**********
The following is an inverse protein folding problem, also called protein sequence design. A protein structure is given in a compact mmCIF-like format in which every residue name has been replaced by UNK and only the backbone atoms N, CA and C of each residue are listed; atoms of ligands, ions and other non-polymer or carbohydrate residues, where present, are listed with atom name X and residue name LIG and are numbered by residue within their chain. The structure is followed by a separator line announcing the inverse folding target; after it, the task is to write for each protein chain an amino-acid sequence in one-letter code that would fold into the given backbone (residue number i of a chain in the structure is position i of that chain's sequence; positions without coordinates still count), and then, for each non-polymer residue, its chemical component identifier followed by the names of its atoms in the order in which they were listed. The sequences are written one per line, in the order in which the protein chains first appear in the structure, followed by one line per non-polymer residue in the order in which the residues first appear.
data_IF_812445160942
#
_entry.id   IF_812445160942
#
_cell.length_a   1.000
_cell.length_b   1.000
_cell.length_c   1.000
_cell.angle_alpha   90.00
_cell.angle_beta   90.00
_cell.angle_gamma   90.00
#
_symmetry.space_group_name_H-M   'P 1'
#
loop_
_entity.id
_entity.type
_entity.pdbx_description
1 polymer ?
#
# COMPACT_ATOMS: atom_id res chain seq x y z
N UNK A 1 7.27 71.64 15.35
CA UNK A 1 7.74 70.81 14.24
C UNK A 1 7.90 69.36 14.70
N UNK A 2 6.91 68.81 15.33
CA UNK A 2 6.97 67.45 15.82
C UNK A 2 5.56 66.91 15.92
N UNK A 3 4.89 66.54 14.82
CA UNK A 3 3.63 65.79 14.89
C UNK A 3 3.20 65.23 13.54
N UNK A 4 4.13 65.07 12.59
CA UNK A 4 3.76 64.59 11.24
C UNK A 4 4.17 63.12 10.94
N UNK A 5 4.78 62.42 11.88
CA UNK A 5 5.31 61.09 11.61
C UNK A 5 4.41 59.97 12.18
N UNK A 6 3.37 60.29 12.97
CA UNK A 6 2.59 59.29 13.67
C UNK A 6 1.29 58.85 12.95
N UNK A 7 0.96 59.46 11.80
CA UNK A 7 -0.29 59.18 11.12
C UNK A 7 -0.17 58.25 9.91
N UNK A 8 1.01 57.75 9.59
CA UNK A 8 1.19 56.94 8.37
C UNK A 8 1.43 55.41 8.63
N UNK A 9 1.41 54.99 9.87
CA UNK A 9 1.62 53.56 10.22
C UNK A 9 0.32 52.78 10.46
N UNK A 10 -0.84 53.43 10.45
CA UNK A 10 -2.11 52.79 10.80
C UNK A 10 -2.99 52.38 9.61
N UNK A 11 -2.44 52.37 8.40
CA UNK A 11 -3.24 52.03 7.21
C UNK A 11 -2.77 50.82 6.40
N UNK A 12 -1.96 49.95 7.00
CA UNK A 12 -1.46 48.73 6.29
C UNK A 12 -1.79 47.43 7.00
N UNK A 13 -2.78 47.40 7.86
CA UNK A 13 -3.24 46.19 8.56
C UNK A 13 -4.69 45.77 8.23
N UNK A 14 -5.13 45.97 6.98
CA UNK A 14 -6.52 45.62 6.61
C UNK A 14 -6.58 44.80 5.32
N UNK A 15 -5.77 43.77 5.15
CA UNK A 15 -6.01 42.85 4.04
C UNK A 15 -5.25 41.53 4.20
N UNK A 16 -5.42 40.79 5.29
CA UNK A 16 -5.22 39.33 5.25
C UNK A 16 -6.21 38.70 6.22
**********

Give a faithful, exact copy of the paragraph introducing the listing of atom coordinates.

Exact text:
The following is an inverse protein folding problem, also called protein sequence design. A protein structure is given in a compact mmCIF-like format in which every residue name has been replaced by UNK and only the backbone atoms N, CA and C of each residue are listed; atoms of ligands, ions and other non-polymer or carbohydrate residues, where present, are listed with atom name X and residue name LIG and are numbered by residue within their chain. The structure is followed by a separator line announcing the inverse folding target; after it, the task is to write for each protein chain an amino-acid sequence in one-letter code that would fold into the given backbone (residue number i of a chain in the structure is position i of that chain's sequence; positions without coordinates still count), and then, for each non-polymer residue, its chemical component identifier followed by the names of its atoms in the order in which they were listed. The sequences are written one per line, in the order in which the protein chains first appear in the structure, followed by one line per non-polymer residue in the order in which the residues first appear.